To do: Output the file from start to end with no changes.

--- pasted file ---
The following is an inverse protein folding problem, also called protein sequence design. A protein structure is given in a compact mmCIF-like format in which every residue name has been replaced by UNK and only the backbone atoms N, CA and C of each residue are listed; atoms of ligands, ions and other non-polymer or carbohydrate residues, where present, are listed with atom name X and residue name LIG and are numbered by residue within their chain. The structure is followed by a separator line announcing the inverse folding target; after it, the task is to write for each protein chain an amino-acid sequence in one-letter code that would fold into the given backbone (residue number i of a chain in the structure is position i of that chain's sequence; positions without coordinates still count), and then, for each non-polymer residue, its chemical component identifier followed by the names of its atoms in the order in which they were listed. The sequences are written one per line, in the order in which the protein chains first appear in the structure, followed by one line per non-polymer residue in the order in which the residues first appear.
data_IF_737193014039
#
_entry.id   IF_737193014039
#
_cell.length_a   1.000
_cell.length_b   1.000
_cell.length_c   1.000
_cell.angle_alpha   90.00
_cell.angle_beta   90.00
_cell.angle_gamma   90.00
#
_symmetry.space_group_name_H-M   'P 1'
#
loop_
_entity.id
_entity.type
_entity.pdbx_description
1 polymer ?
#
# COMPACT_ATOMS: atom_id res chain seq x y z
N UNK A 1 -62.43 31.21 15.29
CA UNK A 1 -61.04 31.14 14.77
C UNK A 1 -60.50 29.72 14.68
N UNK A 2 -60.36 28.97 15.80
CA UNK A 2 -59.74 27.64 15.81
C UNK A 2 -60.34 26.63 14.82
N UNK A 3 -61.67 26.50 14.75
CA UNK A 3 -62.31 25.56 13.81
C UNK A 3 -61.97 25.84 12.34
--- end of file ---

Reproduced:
The following is an inverse protein folding problem, also called protein sequence design. A protein structure is given in a compact mmCIF-like format in which every residue name has been replaced by UNK and only the backbone atoms N, CA and C of each residue are listed; atoms of ligands, ions and other non-polymer or carbohydrate residues, where present, are listed with atom name X and residue name LIG and are numbered by residue within their chain. The structure is followed by a separator line announcing the inverse folding target; after it, the task is to write for each protein chain an amino-acid sequence in one-letter code that would fold into the given backbone (residue number i of a chain in the structure is position i of that chain's sequence; positions without coordinates still count), and then, for each non-polymer residue, its chemical component identifier followed by the names of its atoms in the order in which they were listed. The sequences are written one per line, in the order in which the protein chains first appear in the structure, followed by one line per non-polymer residue in the order in which the residues first appear.
data_IF_737193014039
#
_entry.id   IF_737193014039
#
_cell.length_a   1.000
_cell.length_b   1.000
_cell.length_c   1.000
_cell.angle_alpha   90.00
_cell.angle_beta   90.00
_cell.angle_gamma   90.00
#
_symmetry.space_group_name_H-M   'P 1'
#
loop_
_entity.id
_entity.type
_entity.pdbx_description
1 polymer ?
#
# COMPACT_ATOMS: atom_id res chain seq x y z
N UNK A 1 -62.43 31.21 15.29
CA UNK A 1 -61.04 31.14 14.77
C UNK A 1 -60.50 29.72 14.68
N UNK A 2 -60.36 28.97 15.80
CA UNK A 2 -59.74 27.64 15.81
C UNK A 2 -60.34 26.63 14.82
N UNK A 3 -61.67 26.50 14.75
CA UNK A 3 -62.31 25.56 13.81
C UNK A 3 -61.97 25.84 12.34